- AMERICAN ASSOCIATION OF CLINICAL ENDOCRINOLOGISTS, AMERICAN COLLEGE OF ENDOCRINOLOGY, AND ANDROGEN EXCESS AND PCOS SOCIETY DISEASE STATE CLINICAL REVIEW: GUIDE TO THE BEST PRACTICES IN THE EVALUATION AND TREATMENT OF POLYCYSTIC OVARY SYNDROME--PART 1. [Practice Guideline]
- Endocr Pract 2015; 21(11):1291-300EP
- Polycystic Ovary Syndrome (PCOS) is recognized as the most common endocrine disorder of reproductive-aged women around the world. This document, produced by the collaboration of the American Associat...
Polycystic Ovary Syndrome (PCOS) is recognized as the most common endocrine disorder of reproductive-aged women around the world. This document, produced by the collaboration of the American Association of Clinical Endocrinologists (AACE) and the Androgen Excess and PCOS Society (AES) aims to highlight the most important clinical issues confronting physicians and their patients with PCOS. It is a summary of current best practices in 2015. PCOS has been defined using various criteria, including menstrual irregularity, hyperandrogenism, and polycystic ovary morphology (PCOM). General agreement exists among specialty society guidelines that the diagnosis of PCOS must be based on the presence of at least two of the following three criteria: chronic anovulation, hyperandrogenism (clinical or biological) and polycystic ovaries. There is need for careful clinical assessment of women's history, physical examination, and laboratory evaluation, emphasizing the accuracy and validity of the methodology used for both biochemical measurements and ovarian imaging. Free testosterone (T) levels are more sensitive than the measurement of total T for establishing the existence of androgen excess and should be ideally determined through equilibrium dialysis techniques. Value of measuring levels of androgens other than T in patients with PCOS is relatively low. New ultrasound machines allow diagnosis of PCOM in patients having at least 25 small follicles (2 to 9 mm) in the whole ovary. Ovarian size at 10 mL remains the threshold between normal and increased ovary size. Serum 17-hydroxyprogesterone and anti-Müllerian hormone are useful for determining a diagnosis of PCOS. Correct diagnosis of PCOS impacts on the likelihood of associated metabolic and cardiovascular risks and leads to appropriate intervention, depending upon the woman's age, reproductive status, and her own concerns. The management of women with PCOS should include reproductive function, as well as the care of hirsutism, alopecia, and acne. Cycle length >35 days suggests chronic anovulation, but cycle length slightly longer than normal (32 to 35 days) or slightly irregular (32 to 35-36 days) needs assessment for ovulatory dysfunction. Ovulatory dysfunction is associated with increased prevalence of endometrial hyperplasia and endometrial cancer, in addition to infertility. In PCOS, hirsutism develops gradually and intensifies with weight gain. In the neoplastic virilizing states, hirsutism is of rapid onset, usually associated with clitoromegaly and oligomenorrhea. Girls with severe acne or acne resistant to oral and topical agents, including isotretinoin (Accutane), may have a 40% likelihood of developing PCOS. Hair loss patterns are variable in women with hyperandrogenemia, typically the vertex, crown or diffuse pattern, whereas women with more severe hyperandrogenemia may see bitemporal hair loss and loss of the frontal hairline. Oral contraceptives (OCPs) can effectively lower androgens and block the effect of androgens via suppression of ovarian androgen production and by increasing sex hormone-binding globulin. Physiologic doses of dexamethasone or prednisone can directly lower adrenal androgen output. Anti-androgens can be used to block the effects of androgen in the pilosebaceous unit or in the hair follicle. Anti-androgen therapy works through competitive antagonism of the androgen receptor (spironolactone, cyproterone acetate, flutamide) or inhibition of 5α-reductase (finasteride) to prevent the conversion of T to its more potent form, 5α-dihydrotestosterone. The choice of antiandrogen therapy is guided by symptoms. The diagnosis of PCOS in adolescents is particularly challenging given significant age and developmental issues in this group. Management of infertility in women with PCOS requires an understanding of the pathophysiology of anovulation as well as currently available treatments. Many features of PCOS, including acne, menstrual irregularities, and hyperinsulinemia, are common in normal puberty. Menstrual irregularities with anovulatory cycles and varied cycle length are common due to the immaturity of the hypothalamic-pituitary-ovarian axis in the 2- to 3-year time period post-menarche. Persistent oligomenorrhea 2 to 3 years beyond menarche predicts ongoing menstrual irregularities and greater likelihood of underlying ovarian or adrenal dysfunction. In adolescent girls, large, multicystic ovaries are a common finding, so ultrasound is not a first-line investigation in women <17 years of age. Ovarian dysfunction in adolescents should be based on oligomenorrhea and/or biochemical evidence of oligo/anovulation, but there are major limitations to the sensitivity of T assays in ranges applicable to young girls. Metformin is commonly used in young girls and adolescents with PCOS as first-line monotherapy or in combination with OCPs and anti-androgen medications. In lean adolescent girls, a dose as low as 850 mg daily may be effective at reducing PCOS symptoms; in overweight and obese adolescents, dose escalation to 1.5 to 2.5 g daily is likely required. Anti-androgen therapy in adolescents could affect bone mass, although available short-term data suggest no effect on bone loss.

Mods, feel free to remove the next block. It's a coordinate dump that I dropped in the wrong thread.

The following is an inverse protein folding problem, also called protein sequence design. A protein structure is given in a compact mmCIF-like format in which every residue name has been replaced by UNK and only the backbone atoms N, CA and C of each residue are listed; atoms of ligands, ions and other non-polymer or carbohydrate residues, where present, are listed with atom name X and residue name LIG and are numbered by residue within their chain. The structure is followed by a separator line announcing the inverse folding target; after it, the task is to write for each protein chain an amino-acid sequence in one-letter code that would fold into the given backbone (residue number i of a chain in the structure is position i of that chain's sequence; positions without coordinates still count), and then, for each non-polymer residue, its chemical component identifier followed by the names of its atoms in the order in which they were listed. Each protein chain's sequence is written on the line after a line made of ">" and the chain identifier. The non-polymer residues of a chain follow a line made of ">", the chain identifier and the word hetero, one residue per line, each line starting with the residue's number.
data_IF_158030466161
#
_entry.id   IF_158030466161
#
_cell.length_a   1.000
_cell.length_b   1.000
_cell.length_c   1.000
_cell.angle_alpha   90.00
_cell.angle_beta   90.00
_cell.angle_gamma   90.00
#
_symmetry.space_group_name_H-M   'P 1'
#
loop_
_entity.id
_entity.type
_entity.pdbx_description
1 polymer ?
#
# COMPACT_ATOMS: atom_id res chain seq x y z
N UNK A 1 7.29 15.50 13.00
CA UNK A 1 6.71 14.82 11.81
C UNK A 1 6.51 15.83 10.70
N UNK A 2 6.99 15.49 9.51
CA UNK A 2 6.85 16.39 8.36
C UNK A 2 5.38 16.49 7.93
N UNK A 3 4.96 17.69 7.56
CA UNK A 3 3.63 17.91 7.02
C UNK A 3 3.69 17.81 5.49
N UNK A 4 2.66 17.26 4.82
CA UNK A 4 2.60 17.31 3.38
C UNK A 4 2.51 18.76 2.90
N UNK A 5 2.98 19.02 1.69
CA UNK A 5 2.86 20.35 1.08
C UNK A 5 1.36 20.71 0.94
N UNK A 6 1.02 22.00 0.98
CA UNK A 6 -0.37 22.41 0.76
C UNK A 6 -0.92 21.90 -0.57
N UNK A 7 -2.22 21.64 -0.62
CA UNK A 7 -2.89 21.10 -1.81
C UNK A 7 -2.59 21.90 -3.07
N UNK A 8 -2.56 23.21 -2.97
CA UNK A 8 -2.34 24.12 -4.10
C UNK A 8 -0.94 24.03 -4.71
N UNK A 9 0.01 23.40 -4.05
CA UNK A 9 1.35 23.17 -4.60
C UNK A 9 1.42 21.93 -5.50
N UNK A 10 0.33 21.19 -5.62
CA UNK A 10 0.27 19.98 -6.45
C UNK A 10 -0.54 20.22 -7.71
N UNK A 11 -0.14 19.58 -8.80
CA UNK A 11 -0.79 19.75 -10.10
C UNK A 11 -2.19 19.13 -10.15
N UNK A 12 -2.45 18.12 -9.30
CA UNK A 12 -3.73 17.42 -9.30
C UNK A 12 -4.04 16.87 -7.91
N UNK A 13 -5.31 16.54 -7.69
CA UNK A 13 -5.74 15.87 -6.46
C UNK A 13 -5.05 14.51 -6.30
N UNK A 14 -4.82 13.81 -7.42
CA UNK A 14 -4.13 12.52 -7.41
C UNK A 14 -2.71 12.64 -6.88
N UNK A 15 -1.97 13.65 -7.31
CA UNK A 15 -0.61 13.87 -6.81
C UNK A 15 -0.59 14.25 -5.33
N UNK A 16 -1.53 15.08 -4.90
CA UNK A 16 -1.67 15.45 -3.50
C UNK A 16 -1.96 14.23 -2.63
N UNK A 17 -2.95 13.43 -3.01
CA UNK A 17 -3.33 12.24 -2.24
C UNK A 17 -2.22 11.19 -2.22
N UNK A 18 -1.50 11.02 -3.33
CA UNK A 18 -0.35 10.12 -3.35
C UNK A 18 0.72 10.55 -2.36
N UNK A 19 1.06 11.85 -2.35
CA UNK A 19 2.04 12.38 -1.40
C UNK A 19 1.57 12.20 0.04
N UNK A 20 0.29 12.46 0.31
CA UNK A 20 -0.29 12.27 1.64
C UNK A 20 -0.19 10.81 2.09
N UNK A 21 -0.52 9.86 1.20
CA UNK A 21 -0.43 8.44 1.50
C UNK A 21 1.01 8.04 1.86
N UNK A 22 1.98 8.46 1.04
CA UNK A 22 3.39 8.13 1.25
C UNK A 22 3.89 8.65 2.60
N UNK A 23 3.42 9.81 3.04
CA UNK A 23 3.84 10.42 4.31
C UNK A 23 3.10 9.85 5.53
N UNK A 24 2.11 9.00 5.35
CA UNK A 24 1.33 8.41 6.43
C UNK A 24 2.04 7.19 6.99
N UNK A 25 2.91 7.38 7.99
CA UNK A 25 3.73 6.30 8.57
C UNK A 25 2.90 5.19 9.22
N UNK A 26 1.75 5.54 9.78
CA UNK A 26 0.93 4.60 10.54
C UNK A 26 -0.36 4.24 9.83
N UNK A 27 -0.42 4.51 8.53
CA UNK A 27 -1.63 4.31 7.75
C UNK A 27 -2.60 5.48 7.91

- Polycystic ovary syndrome (PCOS) and hyperandrogenism: the role of a new natural association. [Journal Article]
- Minerva Ginecol 2015; 67(5):457-63MG
- CONCLUSIONS: This new myo-inositol, monacolin K and lipoic acid association contains appropriate substances to contrast various etiopathogenic elements responsible for the onset of PCOS and the symptoms of hyperandrogenism and dyslipidemia related to it.
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- Obesity and fertility. [Review]
- Horm Mol Biol Clin Investig 2015; 24(1):5-10HM
- The prevalence of overweight and obesity in women of reproductive age has increased over the past 30 years. Infertility affects 1 in 7 couples, and female obesity is associated with anovulation. The ...
The prevalence of overweight and obesity in women of reproductive age has increased over the past 30 years. Infertility affects 1 in 7 couples, and female obesity is associated with anovulation. The mechanisms by which excessive fat delays time to pregnancy (TTP) appear rooted in ovulatory problems and direct effects on oocytes, causing poorer embryo development, as well as in effects on the endometrium. Weight loss in women has been shown to improve conception, but not necessarily live birth rates following fertility treatment, and further research in this area is needed. The obesity epidemic has been accompanied by a potential rise in male infertility, which has been attributed to hormonal disturbances and compromised semen parameters.